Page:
I’m in Indianapolis this weekend for an Inuit art conference.Yes, Indianapolis, Indiana.
I actually had planned to skip this conference. I figured things would be busy at work (as they are) and, well, Indianapolis wasn’t exactly in my top 50 (or even top 100) places to see. Fortunately, a good friend insisted that he really liked Indianapolis and that I would too.
He was right. I like Indianapolis. I like it a lot, even though this weekend is so cold and wet I don’t even want get outside and really check out all the city has to offer.
And it has a lot to offer. What Tim knew (and I didn’t) is that Indianapolis is a pleasant, walkable, architecturally interesting place with a lot going on. There has been a Renaissance underway here for some time now and the dividends are obvious.
It is too miserable for me to spend much time out taking pictures. That’s frustrating because there are wonderful images of urban architecture everywhere. While few buildings are as elaborate as the Murat Theater, there are so many wonderful details everywhere!
Our conference is being held at the Eiteljorg museum, a gorgeous facility that houses a great collection of Native American art and, apparently, a lot of Western and cowboy art. (We never actually got into that part of the museum.)
Also joining us from the Arctic are Inuit throat singers Charlotte Qamaniq and Kendra Tagoona.
I love watching the throat singers. They stand close together, swaying slightly as they sing, completely focused on each other and the sounds they are making until they start giggling and dissolve in laughter. It’s amazing and intense just to watch (How do they even do that?), but I’m just as impressed with Peter, a thoughtful and entertaining man who began life in an igloo in the Arctic, was forcibly taken from his family as a youth, and then returned as an active member of his community and a leader in the government of Nunavut. Along the way he has managed to travel widely, including a visit Mongolia. Somehow his life story makes me think there is hope for the world.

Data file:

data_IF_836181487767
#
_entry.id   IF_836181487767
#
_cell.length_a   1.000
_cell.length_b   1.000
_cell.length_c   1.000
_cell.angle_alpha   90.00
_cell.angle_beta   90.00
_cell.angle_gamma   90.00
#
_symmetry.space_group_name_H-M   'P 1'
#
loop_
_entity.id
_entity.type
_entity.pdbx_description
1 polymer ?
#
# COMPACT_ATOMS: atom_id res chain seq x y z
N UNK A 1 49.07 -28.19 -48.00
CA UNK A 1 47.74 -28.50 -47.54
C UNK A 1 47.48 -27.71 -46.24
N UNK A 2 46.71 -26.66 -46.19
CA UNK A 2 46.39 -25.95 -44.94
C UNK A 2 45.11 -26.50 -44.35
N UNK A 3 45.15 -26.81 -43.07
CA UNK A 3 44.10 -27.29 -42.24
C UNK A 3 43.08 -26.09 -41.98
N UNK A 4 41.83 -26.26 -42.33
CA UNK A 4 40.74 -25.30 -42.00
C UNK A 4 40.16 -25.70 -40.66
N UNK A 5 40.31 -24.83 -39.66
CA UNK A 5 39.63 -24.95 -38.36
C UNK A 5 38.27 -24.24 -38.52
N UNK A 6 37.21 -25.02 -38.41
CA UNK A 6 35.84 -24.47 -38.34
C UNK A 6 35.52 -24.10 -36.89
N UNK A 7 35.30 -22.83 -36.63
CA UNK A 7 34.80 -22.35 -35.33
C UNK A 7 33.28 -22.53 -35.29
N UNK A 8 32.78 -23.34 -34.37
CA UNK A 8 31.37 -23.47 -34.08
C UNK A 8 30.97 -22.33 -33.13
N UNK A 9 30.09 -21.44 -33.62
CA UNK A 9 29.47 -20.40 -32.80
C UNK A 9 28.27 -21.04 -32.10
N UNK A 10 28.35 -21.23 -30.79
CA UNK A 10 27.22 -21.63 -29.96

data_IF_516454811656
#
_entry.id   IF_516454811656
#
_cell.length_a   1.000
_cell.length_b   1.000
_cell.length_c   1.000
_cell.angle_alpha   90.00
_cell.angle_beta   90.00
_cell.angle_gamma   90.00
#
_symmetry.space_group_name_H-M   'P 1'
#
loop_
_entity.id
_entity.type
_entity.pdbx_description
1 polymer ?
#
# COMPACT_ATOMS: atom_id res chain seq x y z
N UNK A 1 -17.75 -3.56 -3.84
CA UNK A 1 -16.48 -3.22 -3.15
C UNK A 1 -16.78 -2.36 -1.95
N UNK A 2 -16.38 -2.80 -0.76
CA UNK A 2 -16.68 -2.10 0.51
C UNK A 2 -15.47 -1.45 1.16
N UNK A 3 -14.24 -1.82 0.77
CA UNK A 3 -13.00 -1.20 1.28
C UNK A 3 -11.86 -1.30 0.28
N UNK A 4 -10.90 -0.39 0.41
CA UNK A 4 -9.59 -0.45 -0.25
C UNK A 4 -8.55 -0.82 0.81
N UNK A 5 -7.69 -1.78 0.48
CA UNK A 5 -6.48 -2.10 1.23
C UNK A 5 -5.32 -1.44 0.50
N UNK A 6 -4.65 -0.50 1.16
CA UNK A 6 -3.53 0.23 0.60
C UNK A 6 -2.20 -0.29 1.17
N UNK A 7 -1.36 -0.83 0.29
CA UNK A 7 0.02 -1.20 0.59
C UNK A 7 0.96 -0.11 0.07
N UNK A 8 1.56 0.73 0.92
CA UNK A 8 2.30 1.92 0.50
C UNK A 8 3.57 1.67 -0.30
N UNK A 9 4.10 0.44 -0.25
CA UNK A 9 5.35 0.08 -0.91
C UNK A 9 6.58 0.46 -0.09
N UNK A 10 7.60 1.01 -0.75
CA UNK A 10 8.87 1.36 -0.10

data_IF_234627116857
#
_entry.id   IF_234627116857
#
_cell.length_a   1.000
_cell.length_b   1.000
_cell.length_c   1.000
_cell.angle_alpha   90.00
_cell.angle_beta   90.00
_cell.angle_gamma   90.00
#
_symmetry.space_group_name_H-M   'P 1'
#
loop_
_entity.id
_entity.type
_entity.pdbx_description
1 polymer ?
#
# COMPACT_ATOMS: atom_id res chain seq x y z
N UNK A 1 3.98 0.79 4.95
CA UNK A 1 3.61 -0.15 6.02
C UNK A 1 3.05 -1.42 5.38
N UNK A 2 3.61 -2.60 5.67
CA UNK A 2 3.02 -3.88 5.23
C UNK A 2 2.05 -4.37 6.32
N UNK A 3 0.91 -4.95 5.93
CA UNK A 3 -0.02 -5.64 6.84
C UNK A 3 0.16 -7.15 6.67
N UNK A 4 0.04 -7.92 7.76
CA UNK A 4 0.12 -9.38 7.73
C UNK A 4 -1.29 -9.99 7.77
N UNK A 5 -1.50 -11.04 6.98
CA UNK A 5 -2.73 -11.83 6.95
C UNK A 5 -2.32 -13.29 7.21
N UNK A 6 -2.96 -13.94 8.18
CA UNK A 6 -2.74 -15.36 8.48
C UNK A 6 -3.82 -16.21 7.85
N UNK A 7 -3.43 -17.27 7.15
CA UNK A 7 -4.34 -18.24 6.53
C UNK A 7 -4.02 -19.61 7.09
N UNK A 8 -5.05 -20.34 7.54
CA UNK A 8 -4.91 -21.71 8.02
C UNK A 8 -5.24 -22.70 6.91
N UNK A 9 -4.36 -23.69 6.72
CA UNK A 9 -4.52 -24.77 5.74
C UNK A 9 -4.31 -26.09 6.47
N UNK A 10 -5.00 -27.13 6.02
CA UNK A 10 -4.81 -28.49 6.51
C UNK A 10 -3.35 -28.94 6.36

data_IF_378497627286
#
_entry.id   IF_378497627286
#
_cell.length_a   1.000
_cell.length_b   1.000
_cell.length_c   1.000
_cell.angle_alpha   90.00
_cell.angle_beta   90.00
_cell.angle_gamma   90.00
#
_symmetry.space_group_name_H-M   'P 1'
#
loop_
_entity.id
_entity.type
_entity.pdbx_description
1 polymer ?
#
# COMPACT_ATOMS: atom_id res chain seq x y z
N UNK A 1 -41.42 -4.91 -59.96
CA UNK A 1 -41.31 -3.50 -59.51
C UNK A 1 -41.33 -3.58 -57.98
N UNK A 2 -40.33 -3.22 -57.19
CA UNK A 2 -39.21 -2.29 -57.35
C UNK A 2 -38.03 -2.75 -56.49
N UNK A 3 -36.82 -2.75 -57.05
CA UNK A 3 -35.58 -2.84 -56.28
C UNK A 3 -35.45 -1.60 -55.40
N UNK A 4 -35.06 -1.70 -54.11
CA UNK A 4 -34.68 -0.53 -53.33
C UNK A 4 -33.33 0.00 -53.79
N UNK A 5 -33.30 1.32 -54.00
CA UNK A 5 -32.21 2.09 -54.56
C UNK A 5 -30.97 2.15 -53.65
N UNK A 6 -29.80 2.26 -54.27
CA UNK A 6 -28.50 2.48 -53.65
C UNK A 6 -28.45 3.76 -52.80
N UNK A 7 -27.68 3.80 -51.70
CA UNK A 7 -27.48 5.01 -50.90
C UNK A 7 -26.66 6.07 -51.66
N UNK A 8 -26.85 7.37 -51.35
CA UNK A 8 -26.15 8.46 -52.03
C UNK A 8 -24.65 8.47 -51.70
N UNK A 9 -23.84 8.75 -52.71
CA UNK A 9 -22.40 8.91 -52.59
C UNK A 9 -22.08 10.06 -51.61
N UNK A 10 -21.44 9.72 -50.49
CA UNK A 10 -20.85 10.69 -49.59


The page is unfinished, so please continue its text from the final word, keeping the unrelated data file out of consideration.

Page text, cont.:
There is enough to do at the conference and within the museum that we never even make it next door to the fancy looking Indiana State Museum and the weather is too cold for wandering between the two museums toward the inviting walkway along the canal.
We miss our opportunity to tour the statehouse, although I can admire its dome from the meeting room at the Eiteljorg. Nor do we wander around the monuments or through downtown. (Too cold and windy.) I don’t even go shopping, except to buy a few truffles at The Best Chocolate in Town. (I have my priorities!)
However, we do get to the Indianapolis Museum of Art, where a special exhibit of Ming Dynasty pieces is on display. It is a great show, but it turns out that there is much more to see, including more Asian art, textiles, modern glass, and an absolutely wonderful African section. They practically have to chase us out at closing time!
Luckily the Inuit Art Society meets here fairly regularly, so I will have another chance to visit Indianapolis again sometime in the future.
I can’t wait!